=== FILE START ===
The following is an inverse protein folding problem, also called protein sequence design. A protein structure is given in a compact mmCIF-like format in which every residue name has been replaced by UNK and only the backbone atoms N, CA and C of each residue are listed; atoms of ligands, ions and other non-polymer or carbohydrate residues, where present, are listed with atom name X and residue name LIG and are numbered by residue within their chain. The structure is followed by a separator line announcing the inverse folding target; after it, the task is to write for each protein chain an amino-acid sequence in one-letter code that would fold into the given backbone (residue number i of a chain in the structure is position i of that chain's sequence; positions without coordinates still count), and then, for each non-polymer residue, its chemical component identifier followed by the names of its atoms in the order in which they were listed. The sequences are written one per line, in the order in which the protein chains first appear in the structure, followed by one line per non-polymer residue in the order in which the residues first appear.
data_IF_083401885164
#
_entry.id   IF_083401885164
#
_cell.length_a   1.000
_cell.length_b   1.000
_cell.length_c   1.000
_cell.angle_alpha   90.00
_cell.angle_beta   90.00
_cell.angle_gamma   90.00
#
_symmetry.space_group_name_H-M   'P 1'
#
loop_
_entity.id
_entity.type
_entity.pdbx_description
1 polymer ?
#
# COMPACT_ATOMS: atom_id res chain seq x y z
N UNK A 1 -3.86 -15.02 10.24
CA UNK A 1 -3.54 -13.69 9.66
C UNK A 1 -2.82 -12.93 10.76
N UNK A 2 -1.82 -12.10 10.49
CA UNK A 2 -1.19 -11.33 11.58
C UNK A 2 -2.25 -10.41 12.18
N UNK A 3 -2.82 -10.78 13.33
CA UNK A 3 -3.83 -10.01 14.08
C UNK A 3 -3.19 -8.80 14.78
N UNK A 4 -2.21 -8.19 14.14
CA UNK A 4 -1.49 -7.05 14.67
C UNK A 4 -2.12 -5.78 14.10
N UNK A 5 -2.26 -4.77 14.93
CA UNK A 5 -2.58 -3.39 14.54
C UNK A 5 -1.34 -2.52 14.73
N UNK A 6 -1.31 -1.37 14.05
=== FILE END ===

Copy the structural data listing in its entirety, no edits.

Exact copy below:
The following is an inverse protein folding problem, also called protein sequence design. A protein structure is given in a compact mmCIF-like format in which every residue name has been replaced by UNK and only the backbone atoms N, CA and C of each residue are listed; atoms of ligands, ions and other non-polymer or carbohydrate residues, where present, are listed with atom name X and residue name LIG and are numbered by residue within their chain. The structure is followed by a separator line announcing the inverse folding target; after it, the task is to write for each protein chain an amino-acid sequence in one-letter code that would fold into the given backbone (residue number i of a chain in the structure is position i of that chain's sequence; positions without coordinates still count), and then, for each non-polymer residue, its chemical component identifier followed by the names of its atoms in the order in which they were listed. The sequences are written one per line, in the order in which the protein chains first appear in the structure, followed by one line per non-polymer residue in the order in which the residues first appear.
data_IF_083401885164
#
_entry.id   IF_083401885164
#
_cell.length_a   1.000
_cell.length_b   1.000
_cell.length_c   1.000
_cell.angle_alpha   90.00
_cell.angle_beta   90.00
_cell.angle_gamma   90.00
#
_symmetry.space_group_name_H-M   'P 1'
#
loop_
_entity.id
_entity.type
_entity.pdbx_description
1 polymer ?
#
# COMPACT_ATOMS: atom_id res chain seq x y z
N UNK A 1 -3.86 -15.02 10.24
CA UNK A 1 -3.54 -13.69 9.66
C UNK A 1 -2.82 -12.93 10.76
N UNK A 2 -1.82 -12.10 10.49
CA UNK A 2 -1.19 -11.33 11.58
C UNK A 2 -2.25 -10.41 12.18
N UNK A 3 -2.82 -10.78 13.33
CA UNK A 3 -3.83 -10.01 14.08
C UNK A 3 -3.19 -8.80 14.78
N UNK A 4 -2.21 -8.19 14.14
CA UNK A 4 -1.49 -7.05 14.67
C UNK A 4 -2.12 -5.78 14.10
N UNK A 5 -2.26 -4.77 14.93
CA UNK A 5 -2.58 -3.39 14.54
C UNK A 5 -1.34 -2.52 14.73
N UNK A 6 -1.31 -1.37 14.05